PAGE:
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  • #16
    Originally posted by Kelly Pedersen View Post


    Well, I'd argue that most of the questions that The Wizard of Oz just suggested are really better handled by Read Intentions rather than Profile Character. But both Read Intentions and Profile Character are absolutely part of the social system, I'd say. Read Intentions is for, well, reading someone's intentions. It tells you immediately what they're up to, at least in broad terms, and lets you know what intimacies apply in the scene. Profile Character, on the other hand, is useful for giving you details about someone that aren't necessarily brought up by their actions in a scene. As a Storyteller, I would certainly be willing to give you answers to questions like "does it seem like this character is in a relationship?" on a successful Profile Character roll, even if the relationship wasn't brought up or relevant to their actions in the scene. And that, in turn, lets you do more to bring that information out. For example, if the answer to the question above with Profile Character was "Yes, she's wearing an amber pendant that you know is the sort of thing given in the Haslanti League to the same-gender parent when a child achieves their majority". And now you can drop a mention of a daughter into the conversation, and that makes the intimacy relevant, so you can use Read Intentions to determine it and its context.
    Oh, sorry, yeah, I was confusing that with Read Intentions.


    I run... Lunars: The Apocalypse! Exalted 3rd edition. Fimbulwinter is upon the world as an Ice Age begins, and only six young Lunar heroes have a chance of saving humanity.

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    • #17
      So I have a concrete case for you, since it happened in my last campaign, and I don't think I handled it very well.

      One of the characters, Tla'Shi, the Eclipse Wizard-Shaman-Guru , went Limit Break full Berserk when one of the allies of the Circle went and claimed it was time he get back his apprenctice Tla'Shi was madly in love with. He killed lots of people throwing butterflies everywhere, including the sorcered, but finally got stopped by his not-friend-but-not-ennemy Dawn Circle mate. After this, and with other NPC involved, they decided to ask "Why on earth did you do that ?", and Tla'Shi, being a little manipulative rat, answered "I discovered his scheme ! It was him who summoned mortal ennemies against us in a former story, and I decided to strike when he was the most vulnerable !" (He couldn't accept the fact he gave in to his inner rage and was trying his best to deny he failed to do so). At this point, I almost never had any lying situation in my game, so I asked for opposed Socialize rolls from everyone present, which Tla'Shi won because he had 18 successes or so. Except, 2 of my NPC knew for a fact their now-dead ally killed by Tla'Shi couldn't have possibly done what Tla'Shi claimed he had done. I was kinda lost at this point because I didn't know if I should consider that their certainty Tla'Shi was lying should be shaking from the sheer amount of successes, so I wanted to have them try to persuade everyone he was a liar, except I didn't know if it was appropriate since they already failed their opposed roll to Tla'Shi. It didn't end poorly from a dramatic stand, but I know for sure I didn't get all the good drama I could have got.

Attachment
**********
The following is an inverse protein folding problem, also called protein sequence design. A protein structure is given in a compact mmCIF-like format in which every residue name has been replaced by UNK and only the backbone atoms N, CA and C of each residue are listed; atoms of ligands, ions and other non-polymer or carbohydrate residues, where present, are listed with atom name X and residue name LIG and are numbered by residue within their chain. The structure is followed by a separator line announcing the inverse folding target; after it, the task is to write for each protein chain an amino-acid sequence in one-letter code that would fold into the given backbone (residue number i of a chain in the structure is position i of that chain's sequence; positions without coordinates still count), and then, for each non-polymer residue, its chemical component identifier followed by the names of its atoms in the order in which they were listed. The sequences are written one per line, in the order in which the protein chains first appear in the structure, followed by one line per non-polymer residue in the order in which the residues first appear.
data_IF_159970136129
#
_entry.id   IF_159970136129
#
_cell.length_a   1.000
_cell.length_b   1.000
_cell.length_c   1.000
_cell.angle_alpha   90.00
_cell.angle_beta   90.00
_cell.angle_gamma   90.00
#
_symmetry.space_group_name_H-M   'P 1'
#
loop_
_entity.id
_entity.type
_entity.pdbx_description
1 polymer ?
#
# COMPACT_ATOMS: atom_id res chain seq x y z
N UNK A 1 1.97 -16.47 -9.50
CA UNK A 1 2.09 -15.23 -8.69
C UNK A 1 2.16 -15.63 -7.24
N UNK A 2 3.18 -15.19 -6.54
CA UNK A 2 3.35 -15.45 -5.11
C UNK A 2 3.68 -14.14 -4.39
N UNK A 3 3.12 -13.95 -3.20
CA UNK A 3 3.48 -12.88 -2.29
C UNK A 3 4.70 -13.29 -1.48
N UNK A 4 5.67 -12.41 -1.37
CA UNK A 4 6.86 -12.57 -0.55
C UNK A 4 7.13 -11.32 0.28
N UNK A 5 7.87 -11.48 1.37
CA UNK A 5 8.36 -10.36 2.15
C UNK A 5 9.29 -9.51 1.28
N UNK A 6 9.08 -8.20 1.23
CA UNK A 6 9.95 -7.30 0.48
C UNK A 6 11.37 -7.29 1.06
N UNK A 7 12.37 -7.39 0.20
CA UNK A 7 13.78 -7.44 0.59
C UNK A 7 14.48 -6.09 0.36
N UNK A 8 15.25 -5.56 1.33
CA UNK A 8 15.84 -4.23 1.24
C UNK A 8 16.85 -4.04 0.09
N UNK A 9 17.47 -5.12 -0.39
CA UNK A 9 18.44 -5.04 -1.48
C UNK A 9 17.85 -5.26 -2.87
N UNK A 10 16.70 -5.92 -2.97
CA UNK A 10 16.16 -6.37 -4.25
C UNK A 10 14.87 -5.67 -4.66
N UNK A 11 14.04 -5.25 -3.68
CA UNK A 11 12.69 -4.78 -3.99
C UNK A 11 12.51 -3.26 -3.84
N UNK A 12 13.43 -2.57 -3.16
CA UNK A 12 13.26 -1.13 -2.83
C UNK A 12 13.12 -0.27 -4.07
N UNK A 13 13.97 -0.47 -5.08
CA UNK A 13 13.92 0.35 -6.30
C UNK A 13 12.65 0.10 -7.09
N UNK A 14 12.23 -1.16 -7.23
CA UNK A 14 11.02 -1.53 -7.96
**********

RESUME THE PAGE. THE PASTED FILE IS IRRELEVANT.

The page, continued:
What would you have done to handle Tha'Shi's lies, and how would you have modeled the NPC's trying to expose him ?

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      • #18
        Originally posted by Chausse View Post

        What would you have done to handle Tha'Shi's lies, and how would you have modeled the NPC's trying to expose him ?
        I would have had the other characters who didn't know the truth roll Read Intentions (if they were questioning the story), to see if they caught on to the fact that he was trying to deceive them. I would probably have called for an inspire roll from Tla'Shi, aiming to inspire a feeling of suspicion in everyone, and then an instill roll to create a negative intimacy toward the other person, or a persuade roll to get the others to take some kind of immediate action against them. The NPCs who knew Tla'Shi's claims were impossible would simply have been immune to the inspire attempt, and I'd probably have had them develop an immediate intimacy of distrust towards him as well. The intimacy of distrust toward Tla'Shi would boost their resolve against any instill on his part, and without the major-intimacy equivalent of a successful inspire action, they'd be impossible to persuade to take anything more than an inconvenient task against the other NPC.